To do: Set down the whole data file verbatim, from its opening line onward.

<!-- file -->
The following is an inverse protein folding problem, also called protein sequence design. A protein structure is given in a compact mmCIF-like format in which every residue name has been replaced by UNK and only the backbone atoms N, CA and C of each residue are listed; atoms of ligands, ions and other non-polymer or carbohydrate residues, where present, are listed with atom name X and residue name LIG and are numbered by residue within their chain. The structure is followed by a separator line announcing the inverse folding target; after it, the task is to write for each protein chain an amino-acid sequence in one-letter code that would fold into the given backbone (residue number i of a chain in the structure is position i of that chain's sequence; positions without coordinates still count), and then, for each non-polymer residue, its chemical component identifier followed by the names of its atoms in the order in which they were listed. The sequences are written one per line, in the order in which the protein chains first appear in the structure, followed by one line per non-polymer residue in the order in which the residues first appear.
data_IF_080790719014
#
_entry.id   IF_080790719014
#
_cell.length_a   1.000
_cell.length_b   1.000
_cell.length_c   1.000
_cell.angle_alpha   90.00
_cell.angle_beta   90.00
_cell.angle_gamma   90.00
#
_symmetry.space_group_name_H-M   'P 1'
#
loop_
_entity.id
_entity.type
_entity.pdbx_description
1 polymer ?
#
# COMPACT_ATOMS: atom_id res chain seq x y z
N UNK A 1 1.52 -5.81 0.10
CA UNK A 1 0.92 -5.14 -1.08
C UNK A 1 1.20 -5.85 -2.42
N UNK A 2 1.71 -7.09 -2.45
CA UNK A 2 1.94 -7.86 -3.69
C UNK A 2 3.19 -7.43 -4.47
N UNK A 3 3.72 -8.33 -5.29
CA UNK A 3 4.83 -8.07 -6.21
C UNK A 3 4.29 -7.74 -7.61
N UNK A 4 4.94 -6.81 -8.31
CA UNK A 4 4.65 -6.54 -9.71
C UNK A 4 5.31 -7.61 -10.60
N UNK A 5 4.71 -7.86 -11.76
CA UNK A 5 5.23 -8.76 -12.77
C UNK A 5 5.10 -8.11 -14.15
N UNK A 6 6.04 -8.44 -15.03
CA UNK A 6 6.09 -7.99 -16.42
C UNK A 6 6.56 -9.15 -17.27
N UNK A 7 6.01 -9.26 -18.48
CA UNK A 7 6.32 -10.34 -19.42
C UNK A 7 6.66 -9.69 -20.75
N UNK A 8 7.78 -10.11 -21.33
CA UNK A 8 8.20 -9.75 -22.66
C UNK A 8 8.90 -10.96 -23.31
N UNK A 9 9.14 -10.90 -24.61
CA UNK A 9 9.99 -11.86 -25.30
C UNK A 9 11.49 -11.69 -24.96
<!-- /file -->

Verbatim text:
The following is an inverse protein folding problem, also called protein sequence design. A protein structure is given in a compact mmCIF-like format in which every residue name has been replaced by UNK and only the backbone atoms N, CA and C of each residue are listed; atoms of ligands, ions and other non-polymer or carbohydrate residues, where present, are listed with atom name X and residue name LIG and are numbered by residue within their chain. The structure is followed by a separator line announcing the inverse folding target; after it, the task is to write for each protein chain an amino-acid sequence in one-letter code that would fold into the given backbone (residue number i of a chain in the structure is position i of that chain's sequence; positions without coordinates still count), and then, for each non-polymer residue, its chemical component identifier followed by the names of its atoms in the order in which they were listed. The sequences are written one per line, in the order in which the protein chains first appear in the structure, followed by one line per non-polymer residue in the order in which the residues first appear.
data_IF_080790719014
#
_entry.id   IF_080790719014
#
_cell.length_a   1.000
_cell.length_b   1.000
_cell.length_c   1.000
_cell.angle_alpha   90.00
_cell.angle_beta   90.00
_cell.angle_gamma   90.00
#
_symmetry.space_group_name_H-M   'P 1'
#
loop_
_entity.id
_entity.type
_entity.pdbx_description
1 polymer ?
#
# COMPACT_ATOMS: atom_id res chain seq x y z
N UNK A 1 1.52 -5.81 0.10
CA UNK A 1 0.92 -5.14 -1.08
C UNK A 1 1.20 -5.85 -2.42
N UNK A 2 1.71 -7.09 -2.45
CA UNK A 2 1.94 -7.86 -3.69
C UNK A 2 3.19 -7.43 -4.47
N UNK A 3 3.72 -8.33 -5.29
CA UNK A 3 4.83 -8.07 -6.21
C UNK A 3 4.29 -7.74 -7.61
N UNK A 4 4.94 -6.81 -8.31
CA UNK A 4 4.65 -6.54 -9.71
C UNK A 4 5.31 -7.61 -10.60
N UNK A 5 4.71 -7.86 -11.76
CA UNK A 5 5.23 -8.76 -12.77
C UNK A 5 5.10 -8.11 -14.15
N UNK A 6 6.04 -8.44 -15.03
CA UNK A 6 6.09 -7.99 -16.42
C UNK A 6 6.56 -9.15 -17.27
N UNK A 7 6.01 -9.26 -18.48
CA UNK A 7 6.32 -10.34 -19.42
C UNK A 7 6.66 -9.69 -20.75
N UNK A 8 7.78 -10.11 -21.33
CA UNK A 8 8.20 -9.75 -22.66
C UNK A 8 8.90 -10.96 -23.31
N UNK A 9 9.14 -10.90 -24.61
CA UNK A 9 9.99 -11.86 -25.30
C UNK A 9 11.49 -11.69 -24.96